Some of life's greatest treasures are simple ones. Take erasers, for example. These small pieces of molded rubber are underappreciated but handy tools when it comes to a quick fix of something written in pencil or even in pen.
I had not given a thought to the chemistry behind erasers until a couple of years ago when my family and I stumbled across Claes Oldenburg and Coosje van Bruggen's giant typewriter eraser sculpture. The 14-foot-tall eraser wheel with attached brush, which sits on a patch of lawn in the National Gallery of Art's Sculpture Garden in Washington, D.C., is more than a reminder of the bygone days of typewriters.
||BIG WHEEL Oldenburg and van Bruggen's Typewriter Eraser, Scale X. NATIONAL GALLERY OF ART PHOTO
For Oldenburg, it was a reminder of the simplicity of youth growing up around his father's office desk. For me, there was something hidden to explore in the giant wheel. Although the sculpture is made from stainless steel and fiberglass, the symbolic rubber wheel was begging the question, "What is an eraser?"
Although there are felt-pad chalkboard and white board erasers, the essence of an eraser is a plain piece of rubber--"graphite grabbers," some people in the industry like to call them. Even so, there are many types of these erasers, including handheld flat rectangles, cylindrical plugs attached to a pencil, or caps that fit over the end of a pencil. There are also all sorts of colorful novelty erasers in various geometric shapes with holiday, animal, sports, and other motifs.
THE STORY of the chemistry behind erasers is really a historical tale about rubber. It begins with the development of the pencil. Graphite began to be used as a writing device by the 1560s, and the first crude pencils were fashioned shortly thereafter (C&EN, Oct. 15, 2001, page 35). At first, unwanted pencil marks were rubbed off with a ball of moist bread and probably other similar materials.
In 1752, the proceedings of the French Academy of Sciences noted that caoutchouc (condensed latex) obtained from the Hevea brasiliensis rubber tree could be used to erase pencil marks. The first scientific description of caoutchouc had come during a French geographic expedition to South America in 1735. The name rubber was given to caoutchouc in 1770, and is attributed to none other than British-American chemist Joseph Priestley. He noted that caoutchouc was useful to "rub out" pencil marks; hence the name rubber was born. In most parts of the world, erasers are still called rubbers.
There was a drawback to the early erasers--and all materials made from rubber--since the rubber softened during warm weather, became hard in cold weather, and was stinky as it started to degrade. Enter hardware merchant-turned-chemical engineer Charles Goodyear, who, after several years of work, developed the vulcanization process to cure rubber in 1839. During vulcanization, sulfur is added to rubber and the mixture is heated under pressure to form sulfur cross-links between the rubber's polymer chains. The cross-links increase the strength, stability, and elasticity of the rubber.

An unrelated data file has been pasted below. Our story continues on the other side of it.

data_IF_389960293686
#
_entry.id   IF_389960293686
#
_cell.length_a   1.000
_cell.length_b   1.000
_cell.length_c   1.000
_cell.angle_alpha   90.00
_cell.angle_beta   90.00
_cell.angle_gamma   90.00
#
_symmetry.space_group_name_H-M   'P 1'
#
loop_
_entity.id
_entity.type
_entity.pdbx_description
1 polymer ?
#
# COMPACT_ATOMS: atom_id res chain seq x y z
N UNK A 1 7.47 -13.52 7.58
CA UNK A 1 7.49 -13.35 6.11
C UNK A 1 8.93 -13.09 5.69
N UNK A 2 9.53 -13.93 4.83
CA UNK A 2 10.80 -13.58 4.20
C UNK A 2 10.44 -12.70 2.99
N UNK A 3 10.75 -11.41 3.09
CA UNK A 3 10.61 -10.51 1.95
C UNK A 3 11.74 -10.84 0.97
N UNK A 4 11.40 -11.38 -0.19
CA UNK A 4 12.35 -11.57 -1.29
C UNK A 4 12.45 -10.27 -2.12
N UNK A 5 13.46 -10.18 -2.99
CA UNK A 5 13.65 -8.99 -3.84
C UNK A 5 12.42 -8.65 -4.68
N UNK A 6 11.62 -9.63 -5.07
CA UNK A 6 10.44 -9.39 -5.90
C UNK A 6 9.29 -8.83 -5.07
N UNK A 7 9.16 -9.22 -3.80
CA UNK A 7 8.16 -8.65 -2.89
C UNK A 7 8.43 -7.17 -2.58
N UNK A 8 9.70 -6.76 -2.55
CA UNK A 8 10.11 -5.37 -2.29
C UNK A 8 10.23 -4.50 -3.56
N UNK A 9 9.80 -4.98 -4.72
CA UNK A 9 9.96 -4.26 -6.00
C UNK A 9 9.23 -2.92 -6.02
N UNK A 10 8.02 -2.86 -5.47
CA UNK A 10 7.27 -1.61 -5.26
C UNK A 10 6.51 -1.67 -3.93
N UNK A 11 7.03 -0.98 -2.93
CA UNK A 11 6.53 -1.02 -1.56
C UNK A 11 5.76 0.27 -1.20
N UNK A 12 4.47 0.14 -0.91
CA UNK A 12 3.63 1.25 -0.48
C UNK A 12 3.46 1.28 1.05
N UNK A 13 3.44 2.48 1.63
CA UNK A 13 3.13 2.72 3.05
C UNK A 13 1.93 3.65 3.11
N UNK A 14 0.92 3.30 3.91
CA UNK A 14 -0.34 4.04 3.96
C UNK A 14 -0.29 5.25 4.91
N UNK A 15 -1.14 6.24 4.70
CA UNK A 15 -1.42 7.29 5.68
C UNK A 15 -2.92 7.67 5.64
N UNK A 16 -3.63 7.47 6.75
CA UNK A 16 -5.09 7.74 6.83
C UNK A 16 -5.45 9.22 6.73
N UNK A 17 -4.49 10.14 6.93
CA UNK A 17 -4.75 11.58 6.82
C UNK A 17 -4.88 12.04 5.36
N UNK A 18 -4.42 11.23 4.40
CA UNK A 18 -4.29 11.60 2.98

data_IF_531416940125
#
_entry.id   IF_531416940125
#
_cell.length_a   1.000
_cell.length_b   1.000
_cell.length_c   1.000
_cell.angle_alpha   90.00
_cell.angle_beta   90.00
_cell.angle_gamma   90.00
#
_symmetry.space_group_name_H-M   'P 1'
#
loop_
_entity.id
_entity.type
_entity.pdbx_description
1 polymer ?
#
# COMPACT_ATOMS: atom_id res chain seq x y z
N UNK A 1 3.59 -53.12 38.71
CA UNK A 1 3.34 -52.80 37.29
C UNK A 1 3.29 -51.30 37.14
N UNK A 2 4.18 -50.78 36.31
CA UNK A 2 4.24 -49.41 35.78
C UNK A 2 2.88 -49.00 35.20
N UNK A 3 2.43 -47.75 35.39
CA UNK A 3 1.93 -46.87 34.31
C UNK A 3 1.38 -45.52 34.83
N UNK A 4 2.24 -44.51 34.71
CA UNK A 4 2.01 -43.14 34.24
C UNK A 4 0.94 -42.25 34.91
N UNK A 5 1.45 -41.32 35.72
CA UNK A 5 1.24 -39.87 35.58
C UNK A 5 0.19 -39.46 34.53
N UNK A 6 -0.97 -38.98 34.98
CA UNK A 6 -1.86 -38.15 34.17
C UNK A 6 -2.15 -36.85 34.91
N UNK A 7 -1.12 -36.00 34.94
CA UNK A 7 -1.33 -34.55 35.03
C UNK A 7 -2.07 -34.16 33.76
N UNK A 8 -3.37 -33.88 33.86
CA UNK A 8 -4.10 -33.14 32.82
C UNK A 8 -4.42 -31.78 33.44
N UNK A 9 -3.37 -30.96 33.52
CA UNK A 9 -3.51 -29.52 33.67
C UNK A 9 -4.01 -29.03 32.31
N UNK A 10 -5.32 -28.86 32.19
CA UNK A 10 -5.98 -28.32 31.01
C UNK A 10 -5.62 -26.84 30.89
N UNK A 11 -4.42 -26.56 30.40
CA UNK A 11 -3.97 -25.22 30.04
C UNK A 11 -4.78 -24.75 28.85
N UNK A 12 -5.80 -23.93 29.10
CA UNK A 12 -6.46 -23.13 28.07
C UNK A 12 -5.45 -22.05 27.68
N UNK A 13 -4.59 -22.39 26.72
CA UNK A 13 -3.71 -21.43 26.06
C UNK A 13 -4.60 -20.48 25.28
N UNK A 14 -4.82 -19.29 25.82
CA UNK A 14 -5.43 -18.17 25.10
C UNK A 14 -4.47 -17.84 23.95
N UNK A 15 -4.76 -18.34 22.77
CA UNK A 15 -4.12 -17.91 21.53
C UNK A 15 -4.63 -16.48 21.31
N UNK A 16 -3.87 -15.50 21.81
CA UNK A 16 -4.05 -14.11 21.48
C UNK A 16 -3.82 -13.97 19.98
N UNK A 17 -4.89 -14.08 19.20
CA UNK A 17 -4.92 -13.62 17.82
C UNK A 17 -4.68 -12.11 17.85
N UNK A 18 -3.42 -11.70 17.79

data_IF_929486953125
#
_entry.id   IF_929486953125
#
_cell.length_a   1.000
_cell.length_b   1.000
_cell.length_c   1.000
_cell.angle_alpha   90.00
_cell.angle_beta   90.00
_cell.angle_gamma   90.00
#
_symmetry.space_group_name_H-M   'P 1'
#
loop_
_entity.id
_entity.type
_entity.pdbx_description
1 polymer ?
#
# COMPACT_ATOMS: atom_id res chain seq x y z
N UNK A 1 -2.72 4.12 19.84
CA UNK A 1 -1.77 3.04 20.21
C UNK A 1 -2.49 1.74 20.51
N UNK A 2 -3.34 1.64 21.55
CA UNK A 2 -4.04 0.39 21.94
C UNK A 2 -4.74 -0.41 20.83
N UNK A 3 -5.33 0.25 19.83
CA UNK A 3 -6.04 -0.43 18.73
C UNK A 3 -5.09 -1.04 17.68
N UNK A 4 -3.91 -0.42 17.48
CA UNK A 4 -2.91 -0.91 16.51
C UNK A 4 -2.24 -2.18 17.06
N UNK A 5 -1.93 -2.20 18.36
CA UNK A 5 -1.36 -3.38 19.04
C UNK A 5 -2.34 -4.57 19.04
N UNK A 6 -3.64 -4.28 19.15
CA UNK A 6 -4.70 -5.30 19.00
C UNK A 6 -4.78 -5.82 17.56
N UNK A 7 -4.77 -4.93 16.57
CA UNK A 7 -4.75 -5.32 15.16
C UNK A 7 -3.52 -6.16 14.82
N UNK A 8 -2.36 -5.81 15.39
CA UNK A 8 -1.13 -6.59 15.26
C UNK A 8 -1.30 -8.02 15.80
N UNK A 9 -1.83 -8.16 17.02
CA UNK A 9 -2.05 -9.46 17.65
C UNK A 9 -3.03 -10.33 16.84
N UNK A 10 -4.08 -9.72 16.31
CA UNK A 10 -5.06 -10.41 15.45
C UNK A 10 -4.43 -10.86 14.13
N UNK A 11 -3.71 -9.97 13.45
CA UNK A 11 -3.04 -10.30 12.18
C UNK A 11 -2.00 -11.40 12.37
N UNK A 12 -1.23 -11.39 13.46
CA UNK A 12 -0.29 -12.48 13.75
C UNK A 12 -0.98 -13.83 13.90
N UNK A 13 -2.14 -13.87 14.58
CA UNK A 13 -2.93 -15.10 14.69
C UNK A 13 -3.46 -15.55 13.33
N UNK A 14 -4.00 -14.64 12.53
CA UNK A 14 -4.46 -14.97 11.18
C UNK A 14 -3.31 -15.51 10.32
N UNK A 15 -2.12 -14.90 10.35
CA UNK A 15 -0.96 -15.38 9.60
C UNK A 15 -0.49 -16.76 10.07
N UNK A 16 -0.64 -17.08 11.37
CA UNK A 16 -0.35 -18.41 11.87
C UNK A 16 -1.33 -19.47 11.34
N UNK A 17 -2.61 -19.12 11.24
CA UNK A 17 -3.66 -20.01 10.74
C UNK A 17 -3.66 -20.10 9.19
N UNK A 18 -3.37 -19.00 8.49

After Goodyear's discovery, rubber became broadly used for many common items, including erasers. The first patent on a combined pencil and rubber eraser was granted in the U.S. in 1858. Most pencils made for use outside the U.S. still don't have attached erasers.
Natural rubber was chemically identified in the 1880s as cis-polyisoprene, [CH2C(CH3)=CHCH2]n. It is biosynthesized in the rubber tree from 3-methyl-3-butenyl pyrophosphate, an important building block for many natural compounds. About 30% of the milky white latex obtained from a cut on the rubber tree is cis-polyisoprene. The polymer is recovered from the liquid by using formic acid to coagulate the polymer into curds, which are then pressed into sheets.
Synthetic production of rubber wasn't initially successful, since radical polymerization of isoprene leads to random cis and trans arrangements, giving a sticky and useless product. With the development of Ziegler-Natta catalysts in the 1950s, however, 100% cis-polyisoprene could be manufactured. Trans-polyisoprene, also known as gutta-percha, is a harder material.
Several synthetic rubber compounds have been used to make erasers. These include isoprene-isobutylene (butyl rubber), styrene-butadiene, and ethylene-propylene copolymers. Synthetic rubber began to replace natural rubber in erasers by the 1960s. Since the mid-1990s, erasers have been made nearly exclusively with synthetic rubber, primarily polyvinyl chloride. The driving force to complete the changeover was to help prevent allergic reactions to latex, mainly in schoolchildren.
Erasers and other rubber products are prepared by masticating the natural or synthetic rubber, followed by mixing at low heat to obtain the desired consistency. During mixing, a variety of additives may be introduced: a small amount of petroleum-based oil to aid mixing, sulfur and other reagents for vulcanization (if needed), plasticizers to control firmness, amine or phenol antioxidants, and pigments. For erasers, high-silica pumice or other abrasives may be added, especially if natural rubber is used.
Following mixing, the rubber is shaped by extrusion or by placement in a mold. At this point, the rubber is cured under pressure and elevated temperature. Afterward, the erasers are cut into the final shape or removed from the mold, ready to be used.
For pencil erasers, cylindrical ribbons of rubber are cut into short pieces called plugs. The plugs are placed in a rotating hopper that lines the plugs up on a conveyer belt that carries them to be married up with a pencil. A band of metal called a ferrule is glued onto the end of the pencil where a recess has been cut, while at the same time a plunger presses an eraser plug into the ferrule. When the glue dries, everything is bliss.